How Long Should A Children's Book Be?

While there is no hard rule for word counts for children’s books there are some general guidelines that can help emerging and experienced authors create their manuscripts. Without following kid lit word counts, one could end up with a picture book of 2,000 words (which is too much) or a YA book falling at 15,000 words (which is not enough).



Do Word Counts Matter in Children’s Books?

Short answer: YES. Word counts help authors, children’s book publishers, and book sellers decide where to place a book on a store or library book shelf. Basically, a word count helps you find your readers (and vice versa).


What Does an Author Do When Their Manuscript Doesn’t Fit The Word Count?

  • Get a beta reader to critique story length

  • Consider adding richer descriptions if you story falls short

  • Consider breaking a manuscript into a series if it goes too long

  • For non-fiction titles which fall short of target word range consider adding side-bars, facts, and bullet point information boxes

  • Draw out your story arc and see where it all falls in the page layout

The Basic Children’s Book Story Arcs

In North America, many children's books follow a traditional story arc (or a variation of it):

  1. Set-up

  2. Inciting incident

  3. Rising action

  4. Climax

  5. Success or failure

  6. Falling action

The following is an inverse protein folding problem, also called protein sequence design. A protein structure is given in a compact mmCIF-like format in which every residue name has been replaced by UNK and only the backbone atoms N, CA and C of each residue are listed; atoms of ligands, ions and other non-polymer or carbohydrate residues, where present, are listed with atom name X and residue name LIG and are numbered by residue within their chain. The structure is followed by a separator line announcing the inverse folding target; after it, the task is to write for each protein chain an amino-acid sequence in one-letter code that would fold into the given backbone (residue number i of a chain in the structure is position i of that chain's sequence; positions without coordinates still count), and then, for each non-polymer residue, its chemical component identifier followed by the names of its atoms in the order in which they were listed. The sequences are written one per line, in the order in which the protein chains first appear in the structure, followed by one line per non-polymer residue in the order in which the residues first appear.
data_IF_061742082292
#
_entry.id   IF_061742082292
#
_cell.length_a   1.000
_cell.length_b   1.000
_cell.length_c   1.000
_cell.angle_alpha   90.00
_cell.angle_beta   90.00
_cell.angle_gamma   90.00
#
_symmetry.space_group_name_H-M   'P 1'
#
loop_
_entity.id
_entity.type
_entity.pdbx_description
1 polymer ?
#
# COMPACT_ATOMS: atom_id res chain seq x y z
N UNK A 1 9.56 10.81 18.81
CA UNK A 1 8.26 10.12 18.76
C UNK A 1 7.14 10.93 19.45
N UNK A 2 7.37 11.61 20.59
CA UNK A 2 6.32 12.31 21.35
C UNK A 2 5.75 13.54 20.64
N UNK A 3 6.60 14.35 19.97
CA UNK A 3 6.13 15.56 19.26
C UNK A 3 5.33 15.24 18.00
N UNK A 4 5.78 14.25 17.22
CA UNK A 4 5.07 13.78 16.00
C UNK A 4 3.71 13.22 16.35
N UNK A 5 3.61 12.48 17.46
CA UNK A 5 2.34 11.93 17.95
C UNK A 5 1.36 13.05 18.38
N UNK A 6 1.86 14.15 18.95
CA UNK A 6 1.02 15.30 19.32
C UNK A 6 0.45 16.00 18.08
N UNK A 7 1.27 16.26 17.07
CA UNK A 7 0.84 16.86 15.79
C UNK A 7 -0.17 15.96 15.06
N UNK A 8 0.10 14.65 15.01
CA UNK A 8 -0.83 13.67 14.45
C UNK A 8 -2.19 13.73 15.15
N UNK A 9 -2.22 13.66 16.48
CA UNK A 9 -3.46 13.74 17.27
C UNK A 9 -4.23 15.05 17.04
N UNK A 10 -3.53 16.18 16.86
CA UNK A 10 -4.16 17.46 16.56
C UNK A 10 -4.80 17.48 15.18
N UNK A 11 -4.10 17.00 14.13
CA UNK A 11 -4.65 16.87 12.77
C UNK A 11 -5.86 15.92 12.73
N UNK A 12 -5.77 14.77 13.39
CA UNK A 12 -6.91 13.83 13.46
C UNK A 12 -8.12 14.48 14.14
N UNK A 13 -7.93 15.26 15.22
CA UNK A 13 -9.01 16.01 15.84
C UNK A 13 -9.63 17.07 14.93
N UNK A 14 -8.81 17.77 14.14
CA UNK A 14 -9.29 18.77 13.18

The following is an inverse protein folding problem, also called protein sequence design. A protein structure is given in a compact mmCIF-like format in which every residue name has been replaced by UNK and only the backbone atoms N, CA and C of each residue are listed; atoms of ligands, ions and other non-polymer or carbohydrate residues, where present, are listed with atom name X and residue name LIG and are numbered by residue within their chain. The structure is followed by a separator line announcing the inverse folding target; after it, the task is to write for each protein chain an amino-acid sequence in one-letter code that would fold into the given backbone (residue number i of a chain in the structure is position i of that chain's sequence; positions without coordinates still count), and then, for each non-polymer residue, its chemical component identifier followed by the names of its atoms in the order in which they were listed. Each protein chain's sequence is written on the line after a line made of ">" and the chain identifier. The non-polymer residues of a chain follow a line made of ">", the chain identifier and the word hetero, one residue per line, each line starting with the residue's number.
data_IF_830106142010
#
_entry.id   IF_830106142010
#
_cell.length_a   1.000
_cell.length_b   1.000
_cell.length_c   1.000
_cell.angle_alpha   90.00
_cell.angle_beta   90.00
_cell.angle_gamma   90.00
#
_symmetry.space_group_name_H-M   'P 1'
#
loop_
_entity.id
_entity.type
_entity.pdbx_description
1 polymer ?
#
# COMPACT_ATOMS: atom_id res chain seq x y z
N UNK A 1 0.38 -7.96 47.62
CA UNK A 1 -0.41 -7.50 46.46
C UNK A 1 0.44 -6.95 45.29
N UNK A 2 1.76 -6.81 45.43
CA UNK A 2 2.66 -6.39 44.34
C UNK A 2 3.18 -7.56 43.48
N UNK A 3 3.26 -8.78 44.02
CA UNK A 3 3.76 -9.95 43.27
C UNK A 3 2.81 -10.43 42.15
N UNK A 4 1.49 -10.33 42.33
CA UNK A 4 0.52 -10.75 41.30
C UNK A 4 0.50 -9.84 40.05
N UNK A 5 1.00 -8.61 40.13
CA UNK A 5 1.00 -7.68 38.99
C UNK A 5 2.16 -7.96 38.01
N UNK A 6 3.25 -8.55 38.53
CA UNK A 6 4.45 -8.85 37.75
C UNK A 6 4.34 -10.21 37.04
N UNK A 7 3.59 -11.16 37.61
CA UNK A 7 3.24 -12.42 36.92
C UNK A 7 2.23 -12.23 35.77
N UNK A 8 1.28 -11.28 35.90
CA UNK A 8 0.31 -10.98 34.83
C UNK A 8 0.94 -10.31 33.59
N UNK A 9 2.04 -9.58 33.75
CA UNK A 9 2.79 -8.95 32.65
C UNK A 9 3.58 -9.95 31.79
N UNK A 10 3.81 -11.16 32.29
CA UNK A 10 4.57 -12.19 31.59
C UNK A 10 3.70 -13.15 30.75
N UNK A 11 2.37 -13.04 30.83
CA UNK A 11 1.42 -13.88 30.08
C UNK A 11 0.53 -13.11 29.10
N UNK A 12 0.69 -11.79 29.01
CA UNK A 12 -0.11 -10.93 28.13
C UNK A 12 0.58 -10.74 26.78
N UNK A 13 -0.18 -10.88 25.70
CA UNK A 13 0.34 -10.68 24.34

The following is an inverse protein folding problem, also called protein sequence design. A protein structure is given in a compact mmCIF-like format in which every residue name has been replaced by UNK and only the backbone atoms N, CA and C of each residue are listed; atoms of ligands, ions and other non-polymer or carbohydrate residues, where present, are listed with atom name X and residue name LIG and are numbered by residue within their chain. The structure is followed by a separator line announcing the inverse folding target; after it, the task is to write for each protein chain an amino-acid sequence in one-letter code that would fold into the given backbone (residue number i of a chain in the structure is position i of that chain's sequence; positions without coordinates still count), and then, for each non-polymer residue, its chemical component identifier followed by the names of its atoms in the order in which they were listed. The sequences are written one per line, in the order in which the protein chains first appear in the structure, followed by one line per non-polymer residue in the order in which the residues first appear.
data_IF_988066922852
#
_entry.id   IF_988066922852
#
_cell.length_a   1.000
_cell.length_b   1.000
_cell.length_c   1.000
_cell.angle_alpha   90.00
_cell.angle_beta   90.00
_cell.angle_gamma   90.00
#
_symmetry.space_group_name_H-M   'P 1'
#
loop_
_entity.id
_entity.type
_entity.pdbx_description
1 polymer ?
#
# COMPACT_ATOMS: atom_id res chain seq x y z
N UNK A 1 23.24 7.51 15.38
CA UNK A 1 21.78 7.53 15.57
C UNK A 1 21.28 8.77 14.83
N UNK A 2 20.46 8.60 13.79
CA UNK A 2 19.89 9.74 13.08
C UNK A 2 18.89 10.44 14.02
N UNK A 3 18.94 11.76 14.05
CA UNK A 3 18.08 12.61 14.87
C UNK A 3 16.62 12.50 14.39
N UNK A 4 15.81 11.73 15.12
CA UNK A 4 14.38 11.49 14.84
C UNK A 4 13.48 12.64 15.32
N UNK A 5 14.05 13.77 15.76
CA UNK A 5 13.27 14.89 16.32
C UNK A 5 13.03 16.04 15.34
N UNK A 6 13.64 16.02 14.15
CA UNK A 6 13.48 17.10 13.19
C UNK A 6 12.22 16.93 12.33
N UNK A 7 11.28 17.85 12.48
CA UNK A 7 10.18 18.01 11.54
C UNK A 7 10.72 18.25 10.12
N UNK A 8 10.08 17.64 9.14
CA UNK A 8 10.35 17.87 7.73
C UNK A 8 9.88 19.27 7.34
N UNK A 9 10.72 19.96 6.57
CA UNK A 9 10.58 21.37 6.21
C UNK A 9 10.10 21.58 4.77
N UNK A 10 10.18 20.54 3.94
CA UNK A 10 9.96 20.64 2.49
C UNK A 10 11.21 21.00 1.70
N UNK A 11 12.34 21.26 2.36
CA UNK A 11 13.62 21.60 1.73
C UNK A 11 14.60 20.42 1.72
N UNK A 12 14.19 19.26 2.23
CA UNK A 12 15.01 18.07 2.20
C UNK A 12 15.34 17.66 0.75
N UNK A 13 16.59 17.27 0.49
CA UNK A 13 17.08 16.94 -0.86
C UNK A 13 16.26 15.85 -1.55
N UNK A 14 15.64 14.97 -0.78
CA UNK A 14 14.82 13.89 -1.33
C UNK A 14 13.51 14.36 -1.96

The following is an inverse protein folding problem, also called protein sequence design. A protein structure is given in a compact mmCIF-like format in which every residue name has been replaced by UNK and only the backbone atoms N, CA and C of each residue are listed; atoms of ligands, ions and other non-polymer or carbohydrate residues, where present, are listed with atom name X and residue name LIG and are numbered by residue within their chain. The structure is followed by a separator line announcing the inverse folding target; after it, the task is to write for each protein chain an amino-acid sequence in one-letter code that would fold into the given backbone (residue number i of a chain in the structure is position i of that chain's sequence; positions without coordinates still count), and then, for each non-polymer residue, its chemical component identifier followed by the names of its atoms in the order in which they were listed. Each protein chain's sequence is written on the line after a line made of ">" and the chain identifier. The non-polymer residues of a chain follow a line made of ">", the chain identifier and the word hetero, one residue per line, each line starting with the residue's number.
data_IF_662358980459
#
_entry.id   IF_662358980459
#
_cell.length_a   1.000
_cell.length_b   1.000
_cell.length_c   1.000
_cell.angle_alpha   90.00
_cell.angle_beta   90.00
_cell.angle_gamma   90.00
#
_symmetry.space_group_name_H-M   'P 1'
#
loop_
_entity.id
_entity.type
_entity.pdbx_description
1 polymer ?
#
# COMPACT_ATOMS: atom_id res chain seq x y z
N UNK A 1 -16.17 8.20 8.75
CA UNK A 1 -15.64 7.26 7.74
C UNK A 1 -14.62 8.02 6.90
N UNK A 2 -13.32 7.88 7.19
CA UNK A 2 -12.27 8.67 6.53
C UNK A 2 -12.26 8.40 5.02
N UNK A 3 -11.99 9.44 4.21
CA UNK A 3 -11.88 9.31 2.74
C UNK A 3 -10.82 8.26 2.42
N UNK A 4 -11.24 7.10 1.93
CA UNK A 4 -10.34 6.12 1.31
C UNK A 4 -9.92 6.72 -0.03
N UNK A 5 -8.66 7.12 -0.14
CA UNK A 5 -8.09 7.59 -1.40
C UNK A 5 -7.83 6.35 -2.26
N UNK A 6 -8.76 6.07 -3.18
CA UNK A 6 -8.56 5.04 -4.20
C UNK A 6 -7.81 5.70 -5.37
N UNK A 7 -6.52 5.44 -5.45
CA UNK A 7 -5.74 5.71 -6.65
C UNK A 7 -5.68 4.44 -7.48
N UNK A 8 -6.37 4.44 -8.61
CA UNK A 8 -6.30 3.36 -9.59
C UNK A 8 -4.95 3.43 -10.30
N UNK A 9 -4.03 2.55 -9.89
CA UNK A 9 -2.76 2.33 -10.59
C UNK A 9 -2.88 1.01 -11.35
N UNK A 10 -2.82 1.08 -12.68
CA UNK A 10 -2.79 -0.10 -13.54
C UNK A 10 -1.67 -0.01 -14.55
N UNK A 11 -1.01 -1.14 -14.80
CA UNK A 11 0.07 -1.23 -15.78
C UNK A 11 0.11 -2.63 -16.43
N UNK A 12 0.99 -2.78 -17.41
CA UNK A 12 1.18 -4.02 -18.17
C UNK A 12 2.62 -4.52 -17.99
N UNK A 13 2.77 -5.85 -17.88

7. Resolution.

The Basics for Word Counts For Children’s Books

Board Books: Newborn–age 3. 0–100 words. Introduces young children to reading, page turning, identifying people and objects and learning about the world around them.


Picture Books: Ages 3–8. 50–1,000 words. Usually picture books have illustrations which accompany text to help children imagine the story.


Nonfiction Picture Books: Ages 3–8. 500–2,000 words. Illustration and text providing facts and trivia.

Early Readers: Ages 5–9. 200–3,500 words. Complete stories from start to finish.


Chapter Books (Also known as First Chapter books, early chapter books.): Ages 6–9 or 7–10. 4,000–10,000 words. Active storylines that engage children with non-complex writing.


Hi-Lo Books (High interest, low reading level. Books written, edited and designed for readers who struggle with reading.): Ages 8–18. 500–50,000 words. 20,000 words can be a sweet spot to target for word count. Usually tween-appropriate content.


Middle Grade (Also known as MG.): Ages 8–12. 25,000–45,000 words. 40,000 is a generally safe word count for this children’s book category. Fantasy, science fiction (sci-fi), and historical MG books usually have longer word counts.


Young Adult (Also known as YA.): Ages 12 and up or 14 and up. 45,000–70,000 words, with word counts up to 100,000 allowed for fantasy, sci-fi, paranormal, dystopian, and historical fiction.


Nonfiction MG/YA: Ages 8–14 and up. 5,000–70,000 words depending on the subject. Memoirs and biography word counts for children’s books tend to fall within the same range as other books for respective age ranges.


Exceptions to the Rule

Of course there are always exceptions to the rule. There have been many books successfully published that do not follow the above word counts. However, if you wish to submit your children’s manuscript for submission you should keep the above count guidelines in mind.


Visit the Common Deer Press Blog for more publishing tips and check out the Common Deer Press Store for uncommon Books for Children & Teens.


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